Contact: email@example.com; 91-542-2504253
The Kanpur-based organisation strives to empower women in India to take a stance against gender-based violence. The organisation educates women, often victims of abuse, on their rights and the very issue of violence against women by using mediums such as digital storytelling and gender-role discussions and providing them with a safe space to air their grievances. They also host a multitude of self-defence workshops to teach women how they can protect themselves. Their Sayfty Survivors’ Toolkit—designed specifically for the survivors of sexual assault in India—contains all the resources required to assist in their mental health, medical needs, legal actions, and any other requirement they may have—with help from professionals.
The Azad Foundation’s ‘Women on Wheels’ programme has been a trailblazer in the empowerment of women, with their efforts training and thus, helping over 1,000 women gain employment as chauffeurs—traditionally a ‘man only’ profession—in cities across the country.
Azad Foundation, in partnership with Sakha Wings Consulting Ltd, have even paved the way for India’s first female bus driver with Delhi Transport Corporation (DTC), and the hope is that the latter will make room for many more. Along with this, over 22 female drivers trained by the organisation have been employed by the Delhi Commission for Women’s Helpline to rescue victims of violence who dial 181. Additionally, over 1,800 women have been trained and educated in women’s rights, self-defence, health practices, vocational services such as speaking in English, and mastering communications, first aid, GPS ,and a lot more.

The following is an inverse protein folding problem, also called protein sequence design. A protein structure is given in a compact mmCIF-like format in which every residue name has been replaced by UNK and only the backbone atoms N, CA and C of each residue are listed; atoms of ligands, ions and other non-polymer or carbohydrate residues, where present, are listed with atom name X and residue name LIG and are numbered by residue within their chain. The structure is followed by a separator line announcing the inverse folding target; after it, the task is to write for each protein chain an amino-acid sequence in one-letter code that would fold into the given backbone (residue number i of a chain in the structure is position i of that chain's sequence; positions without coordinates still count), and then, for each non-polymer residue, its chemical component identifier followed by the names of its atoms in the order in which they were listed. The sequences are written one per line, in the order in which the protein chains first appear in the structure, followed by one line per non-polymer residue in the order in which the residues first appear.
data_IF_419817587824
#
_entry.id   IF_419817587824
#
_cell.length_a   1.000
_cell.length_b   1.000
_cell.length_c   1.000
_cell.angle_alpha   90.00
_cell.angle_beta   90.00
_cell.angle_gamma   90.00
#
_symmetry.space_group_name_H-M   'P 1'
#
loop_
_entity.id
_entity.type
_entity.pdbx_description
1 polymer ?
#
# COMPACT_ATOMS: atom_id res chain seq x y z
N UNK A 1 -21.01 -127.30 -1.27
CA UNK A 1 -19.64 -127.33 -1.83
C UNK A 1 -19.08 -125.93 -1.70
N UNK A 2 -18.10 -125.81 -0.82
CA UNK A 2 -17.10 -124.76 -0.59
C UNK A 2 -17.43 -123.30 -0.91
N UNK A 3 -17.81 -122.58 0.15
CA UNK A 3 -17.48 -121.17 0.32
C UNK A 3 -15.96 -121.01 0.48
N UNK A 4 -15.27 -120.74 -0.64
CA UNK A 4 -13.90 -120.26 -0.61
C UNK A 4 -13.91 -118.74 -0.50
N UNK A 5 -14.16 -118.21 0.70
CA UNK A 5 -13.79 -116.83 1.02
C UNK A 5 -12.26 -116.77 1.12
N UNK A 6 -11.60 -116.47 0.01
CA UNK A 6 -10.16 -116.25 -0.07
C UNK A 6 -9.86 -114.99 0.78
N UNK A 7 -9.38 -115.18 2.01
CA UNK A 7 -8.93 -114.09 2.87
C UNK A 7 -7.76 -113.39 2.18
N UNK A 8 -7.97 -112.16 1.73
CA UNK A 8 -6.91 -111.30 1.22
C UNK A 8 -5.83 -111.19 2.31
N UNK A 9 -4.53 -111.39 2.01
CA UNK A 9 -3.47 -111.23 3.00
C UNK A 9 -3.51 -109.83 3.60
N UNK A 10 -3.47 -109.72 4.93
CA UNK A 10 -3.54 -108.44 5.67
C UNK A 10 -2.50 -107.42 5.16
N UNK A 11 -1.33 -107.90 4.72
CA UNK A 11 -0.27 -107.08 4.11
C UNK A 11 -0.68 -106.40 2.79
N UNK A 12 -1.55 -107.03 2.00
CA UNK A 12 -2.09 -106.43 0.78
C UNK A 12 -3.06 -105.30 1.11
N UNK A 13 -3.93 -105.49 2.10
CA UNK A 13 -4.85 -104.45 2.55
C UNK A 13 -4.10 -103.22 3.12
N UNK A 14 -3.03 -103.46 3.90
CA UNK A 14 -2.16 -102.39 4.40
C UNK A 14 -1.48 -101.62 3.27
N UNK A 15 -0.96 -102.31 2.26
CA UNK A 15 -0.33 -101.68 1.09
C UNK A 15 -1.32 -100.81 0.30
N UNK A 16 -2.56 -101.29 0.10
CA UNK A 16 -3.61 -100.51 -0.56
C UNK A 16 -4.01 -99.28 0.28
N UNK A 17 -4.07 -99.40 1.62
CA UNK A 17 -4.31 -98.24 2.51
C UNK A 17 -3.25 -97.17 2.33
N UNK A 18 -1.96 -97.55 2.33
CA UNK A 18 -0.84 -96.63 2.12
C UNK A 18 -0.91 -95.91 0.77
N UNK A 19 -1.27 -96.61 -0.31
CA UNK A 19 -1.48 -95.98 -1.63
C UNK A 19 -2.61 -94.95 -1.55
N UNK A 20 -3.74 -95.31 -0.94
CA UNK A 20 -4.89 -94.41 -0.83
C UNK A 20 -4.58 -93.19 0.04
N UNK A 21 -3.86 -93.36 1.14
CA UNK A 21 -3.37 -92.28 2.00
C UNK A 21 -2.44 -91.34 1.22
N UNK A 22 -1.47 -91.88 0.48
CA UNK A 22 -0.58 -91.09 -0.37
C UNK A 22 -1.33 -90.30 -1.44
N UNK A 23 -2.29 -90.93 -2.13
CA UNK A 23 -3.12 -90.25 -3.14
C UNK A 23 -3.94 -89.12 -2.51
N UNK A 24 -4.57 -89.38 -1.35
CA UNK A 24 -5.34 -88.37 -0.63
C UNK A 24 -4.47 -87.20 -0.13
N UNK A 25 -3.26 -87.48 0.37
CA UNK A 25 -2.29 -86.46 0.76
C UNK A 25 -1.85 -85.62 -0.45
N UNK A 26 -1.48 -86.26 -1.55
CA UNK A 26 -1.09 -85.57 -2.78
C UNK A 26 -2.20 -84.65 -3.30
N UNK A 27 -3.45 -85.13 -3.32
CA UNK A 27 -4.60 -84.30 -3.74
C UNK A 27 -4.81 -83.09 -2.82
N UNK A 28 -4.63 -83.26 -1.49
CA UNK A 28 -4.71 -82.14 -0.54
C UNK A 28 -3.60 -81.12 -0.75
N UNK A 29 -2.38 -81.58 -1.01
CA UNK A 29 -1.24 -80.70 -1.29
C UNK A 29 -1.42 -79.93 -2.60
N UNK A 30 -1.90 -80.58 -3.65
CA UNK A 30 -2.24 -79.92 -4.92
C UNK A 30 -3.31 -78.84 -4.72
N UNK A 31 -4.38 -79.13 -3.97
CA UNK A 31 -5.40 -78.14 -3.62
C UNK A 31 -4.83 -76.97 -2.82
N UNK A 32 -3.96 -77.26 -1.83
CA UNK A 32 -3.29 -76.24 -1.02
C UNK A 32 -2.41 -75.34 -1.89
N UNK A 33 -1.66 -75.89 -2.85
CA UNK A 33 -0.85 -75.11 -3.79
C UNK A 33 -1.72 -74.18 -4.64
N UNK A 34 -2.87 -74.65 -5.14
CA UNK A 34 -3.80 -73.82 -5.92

Contact: Head office: +91 9599981661
The International Foundation for Crime Prevention and Victim Care (PCVC)
The Chennai-based organisation offers its services to protect and empower women and those identifying as queer, who have been subjected to domestic and interpersonal violence. From running a 24x7 toll-free crisis hotline number for immediate emergency interventions to tying up with local police stations to make available counselling, rehabilitative and legal support, and defence training to women approaching the stations to file complaints of abuse; coordinating with hospitals to ensure health services, hospital beds and more to acid attack and domestic abuse survivors, rape victims and providing emergency shelters—the organisation has been putting the hard work to offer effective and immediate support.
Contact: firstname.lastname@example.org; 9840888882
Sakhya Women’s Guidance Cell
The Mumbai-based organisation aims to promote gender equality and gender justice through women empowerment. By tying up with policymakers, activists and the media, Sakhya aims to support women subjected to sexual abuse by making certain avenues — counselling, referrals, legal aid, and emergency shelters — available to them. They aim to spread awareness among the concerned groups through leaflet distributions, street plays and more, while also providing them with rehabilitation options, as well as accompanying them to both hospitals and legal institutions.
Contact: email@example.com; 9136090564
(Edited by Kanishk)